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By the end of this section, you will be able to:
  • Explain the dimensional analysis (factor label) approach to mathematical calculations involving quantities
  • Use dimensional analysis to carry out unit conversions for a given property and computations involving two or more properties

It is often the case that a quantity of interest may not be easy (or even possible) to measure directly but instead must be calculated from other directly measured properties and appropriate mathematical relationships. For example, consider measuring the average speed of an athlete running sprints. This is typically accomplished by measuring the time required for the athlete to run from the starting line to the finish line, and the distance between these two lines, and then computing speed from the equation that relates these three properties:

speed = distance time

An Olympic-quality sprinter can run 100 m in approximately 10 s, corresponding to an average speed of

100 m 10 s = 10 m/s

Note that this simple arithmetic involves dividing the numbers of each measured quantity to yield the number of the computed quantity (100/10 = 10) and likewise dividing the units of each measured quantity to yield the unit of the computed quantity (m/s = m/s). Now, consider using this same relation to predict the time required for a person running at this speed to travel a distance of 25 m. The same relation between the three properties is used, but in this case, the two quantities provided are a speed (10 m/s) and a distance (25 m). To yield the sought property, time, the equation must be rearranged appropriately:

time = distance speed

The time can then be computed as:

25 m 10 m/s = 2.5 s

Again, arithmetic on the numbers (25/10 = 2.5) was accompanied by the same arithmetic on the units (m/m/s = s) to yield the number and unit of the result, 2.5 s. Note that, just as for numbers, when a unit is divided by an identical unit (in this case, m/m), the result is “1”—or, as commonly phrased, the units “cancel.”

These calculations are examples of a versatile mathematical approach known as dimensional analysis    (or the factor-label method ). Dimensional analysis is based on this premise: the units of quantities must be subjected to the same mathematical operations as their associated numbers . This method can be applied to computations ranging from simple unit conversions to more complex, multi-step calculations involving several different quantities.

Conversion factors and dimensional analysis

A ratio of two equivalent quantities expressed with different measurement units can be used as a unit conversion factor    . For example, the lengths of 2.54 cm and 1 in. are equivalent (by definition), and so a unit conversion factor may be derived from the ratio,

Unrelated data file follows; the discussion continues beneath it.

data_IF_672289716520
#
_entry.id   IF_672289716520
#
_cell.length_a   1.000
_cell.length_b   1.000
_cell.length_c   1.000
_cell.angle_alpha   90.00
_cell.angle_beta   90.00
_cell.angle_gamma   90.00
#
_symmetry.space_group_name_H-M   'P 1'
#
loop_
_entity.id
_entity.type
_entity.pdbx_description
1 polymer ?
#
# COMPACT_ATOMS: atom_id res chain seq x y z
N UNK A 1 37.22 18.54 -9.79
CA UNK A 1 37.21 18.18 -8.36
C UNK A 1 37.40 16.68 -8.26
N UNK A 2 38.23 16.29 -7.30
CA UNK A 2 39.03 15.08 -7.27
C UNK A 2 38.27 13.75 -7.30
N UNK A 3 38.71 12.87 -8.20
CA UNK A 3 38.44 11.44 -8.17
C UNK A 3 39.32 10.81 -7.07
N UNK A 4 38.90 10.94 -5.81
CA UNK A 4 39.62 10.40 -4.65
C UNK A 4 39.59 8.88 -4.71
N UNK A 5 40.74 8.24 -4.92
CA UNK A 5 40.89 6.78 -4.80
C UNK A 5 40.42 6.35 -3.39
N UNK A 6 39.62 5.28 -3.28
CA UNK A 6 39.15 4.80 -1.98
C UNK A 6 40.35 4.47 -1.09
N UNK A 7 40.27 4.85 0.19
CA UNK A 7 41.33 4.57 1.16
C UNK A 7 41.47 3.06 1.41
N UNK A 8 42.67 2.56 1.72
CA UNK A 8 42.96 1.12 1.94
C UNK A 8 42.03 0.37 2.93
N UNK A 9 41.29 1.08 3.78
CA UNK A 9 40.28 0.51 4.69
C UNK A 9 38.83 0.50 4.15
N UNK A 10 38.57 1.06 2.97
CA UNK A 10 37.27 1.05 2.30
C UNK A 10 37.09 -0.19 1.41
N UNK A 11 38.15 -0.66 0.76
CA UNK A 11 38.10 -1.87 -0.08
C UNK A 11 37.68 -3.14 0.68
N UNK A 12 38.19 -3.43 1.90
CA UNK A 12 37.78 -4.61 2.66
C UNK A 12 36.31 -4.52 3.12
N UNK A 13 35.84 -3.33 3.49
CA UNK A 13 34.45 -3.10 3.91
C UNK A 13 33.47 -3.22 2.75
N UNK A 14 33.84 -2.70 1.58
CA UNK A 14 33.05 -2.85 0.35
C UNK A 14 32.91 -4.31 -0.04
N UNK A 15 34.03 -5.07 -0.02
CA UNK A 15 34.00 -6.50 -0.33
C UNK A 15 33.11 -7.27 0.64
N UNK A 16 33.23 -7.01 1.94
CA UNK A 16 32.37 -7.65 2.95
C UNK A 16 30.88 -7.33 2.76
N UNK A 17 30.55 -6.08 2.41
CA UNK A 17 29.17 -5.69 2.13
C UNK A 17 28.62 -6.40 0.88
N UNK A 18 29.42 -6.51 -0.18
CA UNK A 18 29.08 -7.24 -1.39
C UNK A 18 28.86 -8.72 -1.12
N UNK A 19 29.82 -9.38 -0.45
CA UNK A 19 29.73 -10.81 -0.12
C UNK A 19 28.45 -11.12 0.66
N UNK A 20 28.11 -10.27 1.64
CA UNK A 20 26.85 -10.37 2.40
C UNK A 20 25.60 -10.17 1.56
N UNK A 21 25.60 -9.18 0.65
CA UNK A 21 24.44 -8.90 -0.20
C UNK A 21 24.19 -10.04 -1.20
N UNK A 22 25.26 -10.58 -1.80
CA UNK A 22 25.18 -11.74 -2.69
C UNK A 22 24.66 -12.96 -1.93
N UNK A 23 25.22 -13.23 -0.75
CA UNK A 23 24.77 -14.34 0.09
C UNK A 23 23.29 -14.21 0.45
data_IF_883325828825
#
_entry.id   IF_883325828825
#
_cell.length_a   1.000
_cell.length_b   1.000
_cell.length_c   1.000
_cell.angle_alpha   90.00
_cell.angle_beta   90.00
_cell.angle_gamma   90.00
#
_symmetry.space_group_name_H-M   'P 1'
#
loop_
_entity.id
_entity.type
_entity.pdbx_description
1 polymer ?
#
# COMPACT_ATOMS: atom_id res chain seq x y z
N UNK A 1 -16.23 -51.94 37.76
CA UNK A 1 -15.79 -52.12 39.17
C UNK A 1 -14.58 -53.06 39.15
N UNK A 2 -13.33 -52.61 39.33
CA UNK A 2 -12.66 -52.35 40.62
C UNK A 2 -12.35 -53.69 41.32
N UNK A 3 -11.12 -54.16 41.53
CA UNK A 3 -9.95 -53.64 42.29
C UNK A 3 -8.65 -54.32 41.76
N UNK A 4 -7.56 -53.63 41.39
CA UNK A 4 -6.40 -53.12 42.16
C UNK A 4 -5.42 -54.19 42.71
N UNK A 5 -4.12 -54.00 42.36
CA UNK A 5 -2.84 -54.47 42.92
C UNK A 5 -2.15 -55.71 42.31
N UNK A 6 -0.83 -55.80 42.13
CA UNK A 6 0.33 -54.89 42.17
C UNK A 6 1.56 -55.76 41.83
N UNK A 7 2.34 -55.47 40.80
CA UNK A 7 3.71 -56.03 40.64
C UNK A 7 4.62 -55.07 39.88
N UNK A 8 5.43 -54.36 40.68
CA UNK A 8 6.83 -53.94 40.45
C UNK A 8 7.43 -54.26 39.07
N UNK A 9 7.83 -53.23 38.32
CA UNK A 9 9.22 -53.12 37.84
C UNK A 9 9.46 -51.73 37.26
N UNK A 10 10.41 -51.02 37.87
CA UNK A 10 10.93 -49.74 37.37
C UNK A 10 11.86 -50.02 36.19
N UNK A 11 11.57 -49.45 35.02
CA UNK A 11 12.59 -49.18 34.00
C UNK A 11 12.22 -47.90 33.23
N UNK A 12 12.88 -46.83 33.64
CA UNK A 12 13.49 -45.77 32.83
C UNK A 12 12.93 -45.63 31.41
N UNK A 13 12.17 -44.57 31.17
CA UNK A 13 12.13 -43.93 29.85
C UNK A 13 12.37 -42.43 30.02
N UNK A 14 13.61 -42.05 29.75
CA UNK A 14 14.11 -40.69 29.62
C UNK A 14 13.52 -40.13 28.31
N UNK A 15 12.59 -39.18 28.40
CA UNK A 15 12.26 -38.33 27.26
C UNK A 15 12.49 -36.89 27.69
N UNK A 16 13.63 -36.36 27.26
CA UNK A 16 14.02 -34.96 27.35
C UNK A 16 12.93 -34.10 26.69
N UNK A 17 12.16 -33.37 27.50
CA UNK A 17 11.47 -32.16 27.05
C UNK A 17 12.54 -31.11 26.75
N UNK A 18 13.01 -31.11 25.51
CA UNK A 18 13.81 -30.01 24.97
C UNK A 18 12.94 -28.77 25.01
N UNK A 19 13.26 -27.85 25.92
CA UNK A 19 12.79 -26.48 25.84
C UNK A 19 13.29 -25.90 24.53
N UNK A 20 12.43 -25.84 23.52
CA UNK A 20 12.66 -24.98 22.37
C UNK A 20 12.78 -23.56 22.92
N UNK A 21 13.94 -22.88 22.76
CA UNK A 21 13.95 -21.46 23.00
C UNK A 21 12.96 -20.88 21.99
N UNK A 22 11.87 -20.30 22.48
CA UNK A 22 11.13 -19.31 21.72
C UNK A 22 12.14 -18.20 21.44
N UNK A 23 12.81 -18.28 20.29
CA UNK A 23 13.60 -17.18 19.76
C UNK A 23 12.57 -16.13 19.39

2.54 cm 1 in. (2.54 cm = 1 in.) or 2.54 cm in.

Several other commonly used conversion factors are given in [link] .

Common Conversion Factors
Length Volume Mass
1 m = 1.0936 yd 1 L = 1.0567 qt 1 kg = 2.2046 lb
1 in. = 2.54 cm (exact) 1 qt = 0.94635 L 1 lb = 453.59 g
1 km = 0.62137 mi 1 ft 3 = 28.317 L 1 (avoirdupois) oz = 28.349 g
1 mi = 1609.3 m 1 tbsp = 14.787 mL 1 (troy) oz = 31.103 g

Questions & Answers

What is stoichometry
ngwuebo Reply
what is atom
yinka Reply
An indivisible part of an element
the smallest particle of an element which is indivisible is called an atom
An atom is the smallest indivisible particle of an element that can take part in chemical reaction
is carbonates soluble
Ebuka Reply
what is the difference between light and electricity
Joshua Reply
What is atom? atom can be defined as the smallest particles
what is the difference between Anode and nodes?
What's the net equations for the three steps of dissociation of phosphoric acid?
Lisa Reply
what is chemistry
Prince Reply
the study of matter
what did the first law of thermodynamics say
Starr Reply
energy can neither be created or distroyed it can only be transferred or converted from one form to another
Graham's law of Diffusion
Ayo Reply
what is melting vaporization
Anieke Reply
melting and boiling point explain in term of molecular motion and Brownian movement
Scientific notation for 150.9433962
Steve Reply
what is aromaticity
Usman Reply
aromaticity is a conjugated pi system specific to organic rings like benzene, which have an odd number of electron pairs within the system that allows for exceptional molecular stability
what is caustic soda
Ogbonna Reply
sodium hydroxide (NaOH)
what is distilled water
is simply means a condensed water vapour
advantage and disadvantage of water to human and industry
Abdulrahman Reply
a hydrocarbon contains 7.7 percent by mass of hydrogen and 92.3 percent by mass of carbon
Timothy Reply
how many types of covalent r there
JArim Reply
how many covalent bond r there
they are three 3
TYPES OF COVALENT BOND-POLAR BOND-NON POLAR BOND-DOUBLE BOND-TRIPPLE BOND. There are three types of covalent bond depending upon the number of shared electron pairs. A covalent bond formed by the mutual sharing of one electron pair between two atoms is called a "Single Covalent bond.
Practice Key Terms 3

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Source:  OpenStax, Chemistry. OpenStax CNX. May 20, 2015 Download for free at http://legacy.cnx.org/content/col11760/1.9
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